Original Rare U.S. WWII O.S.S. Issue T13 Beano Grenade Manufactured by Eastman Kodak Company - Inert
Original Item: Only One Available. Totally inert and non-functional, this is an original rare WWII T-13 "Beano" hand grenade, offered in great condition. The T-13 was an experimental hand grenade developed by the Office of Strategic Services (which later became the CIA) in the latter years of WW2. The grenade is marked EKC 25 and FUZE, T5 on the plastic fuze body, indicating the manufacturer, the Eastman Kodak Company. The body also has a faint EKC 3 marking, as well as GRENADE T13 COMP A in yellow on the side, indicating that "composition A" explosive was used.
This example is offered in very good condition, and is only the fourth example that we have ever had. The fuse housing still unscrews from the body, allowing internal inspection.
The concept for the BEANO hand grenade was that a spherical grenade the size and weight of a common baseball would be effective in the hands of American troops. The designers believed that by emulating a baseball that any American young man should be able to properly throw the grenade with both accuracy and distance.
The final design for the T-13 hand grenade utilized a pressure trigger as well as an in-flight arming device. The grenade was designed to be thrown as a traditional baseball, and as such it was held with two fingers on a weighted and knurled "butterfly cap" and the arming pin was removed. Once thrown, the cap detached from the body of the grenade and a length of nylon string unwound until a secondary arming pin attached to the far end of the cord was pulled, arming the grenade to detonate upon impact with a hard surface. While the original design called for a 5.5 oz total weight, it was later decided that this was too light and the weight was increased to 12 oz.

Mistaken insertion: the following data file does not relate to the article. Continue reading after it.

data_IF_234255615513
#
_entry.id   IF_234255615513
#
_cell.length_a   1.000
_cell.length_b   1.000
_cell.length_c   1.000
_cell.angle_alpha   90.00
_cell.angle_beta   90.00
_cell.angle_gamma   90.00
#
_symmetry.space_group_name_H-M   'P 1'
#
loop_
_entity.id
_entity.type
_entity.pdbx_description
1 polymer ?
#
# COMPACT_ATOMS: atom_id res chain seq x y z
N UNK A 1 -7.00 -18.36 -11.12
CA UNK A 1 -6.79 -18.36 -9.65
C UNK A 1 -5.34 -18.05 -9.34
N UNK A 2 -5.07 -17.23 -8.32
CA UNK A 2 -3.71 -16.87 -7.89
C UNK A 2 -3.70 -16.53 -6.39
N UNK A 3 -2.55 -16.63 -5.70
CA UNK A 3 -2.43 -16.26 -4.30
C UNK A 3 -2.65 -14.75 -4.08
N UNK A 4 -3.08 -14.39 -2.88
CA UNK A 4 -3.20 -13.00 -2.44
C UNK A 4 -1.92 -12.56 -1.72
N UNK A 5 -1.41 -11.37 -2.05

The Beano Grenade used a pressure trigger to detonate and explode on contact with hard surfaces. U.S. soldiers fighting during the Second World War were taught to throw the grenade like a traditional baseball. Soldiers would even hold the grenade the same way a pitcher would hold a baseball when throwing a "knuckle ball."
Several thousand Beano Grenades were shipped to Europe during the Second World War and U.S. soldiers used them during the Invasion of Normandy in June 1944. However, the grenades were quickly recalled and taken out of service after several of them prematurely detonated and killed U.S. troops.
At the end of the Second World War, the U.S. military's supply of T-13 Beano Grenades was ordered destroyed and files pertaining to the weapon were classified. Today, the Beano Grenade is a rare and highly prized artifact from the Second World War.
Totally inert and cannot be converted to an explosive device.
- This product is not available for international shipping.
- Totally inert, cannot be converted to an explosive devise, not available for export.
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